WHO Celebrates Hand Hygiene Day
The agency urges patients to participate in hand hygiene to encourage overall safety.
Marking Hand Hygiene Day on May 5, the World Health Organization asked patients and their family members to join health care workers in practicing good hand hygiene. More than half of all health care-acquired infections "could be prevented by caregivers properly cleaning their hands at key moments in patient care," it reported.
The leading infections are urinary tract and surgical site infections, pneumonia, and bloodstream infections. Practicing good hand hygiene by using alcohol-based hand rubs or washing hands with soap and water, if visibly dirty, reduces the risk. "Health care-associated infections are a major burden around the world and threaten the safety and care of patients," said Sir Liam Donaldson, WHO's envoy for Patient Safety and former chief medical officer for England. "I urge the health care and patient communities to take firm and decisive action to save lives from this preventable harm."
According to WHO, more than 15,700 health facilities with more than 9 million health care workers in 168 countries have registered their commitment to good hand hygiene as part of the WHO global campaign, "SAVE LIVES: Clean Your Hands." The campaign has been running since 2009; 12 countries joined during the past year.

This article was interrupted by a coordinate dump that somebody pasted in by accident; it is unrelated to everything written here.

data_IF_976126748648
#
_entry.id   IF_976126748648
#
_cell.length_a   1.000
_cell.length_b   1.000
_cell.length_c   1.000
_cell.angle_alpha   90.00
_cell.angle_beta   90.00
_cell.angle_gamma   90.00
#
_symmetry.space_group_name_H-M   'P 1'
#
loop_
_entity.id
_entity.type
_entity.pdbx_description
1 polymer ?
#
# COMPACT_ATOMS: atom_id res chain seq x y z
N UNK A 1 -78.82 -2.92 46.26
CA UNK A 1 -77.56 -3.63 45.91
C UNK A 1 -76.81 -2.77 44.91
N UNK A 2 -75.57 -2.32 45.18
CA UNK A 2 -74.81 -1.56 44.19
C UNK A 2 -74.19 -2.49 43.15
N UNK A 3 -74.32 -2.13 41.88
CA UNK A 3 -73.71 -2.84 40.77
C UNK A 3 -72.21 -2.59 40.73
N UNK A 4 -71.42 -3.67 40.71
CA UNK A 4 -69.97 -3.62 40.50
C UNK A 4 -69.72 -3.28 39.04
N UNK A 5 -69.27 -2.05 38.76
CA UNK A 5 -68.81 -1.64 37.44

According to the WHO Clean Care is Safer Care Programme, when working with patients, hand hygiene should be performed at these five key moments:
- before touching a patient
- before clean and aseptic procedures (e.g., inserting devices such as catheters)
- after contact with bodily fluids
- after touching a patient
- after touching patient surroundings
"Patient participation can be a powerful tool to achieve improvements in health care," said Dr. Benedetta Allegranzi, team lead in the program. "Although the ability of patients to be involved will vary in different cultures and situations, family members of patients often help with caregiving, and they are some of the best advocates for their loved ones. That makes them good allies in this process."
Patients and their family members can participate by asking for information about existing initiatives that involve patients at the health facility and by asking health workers who are about to touch them to clean their hands, then thanking them when they do.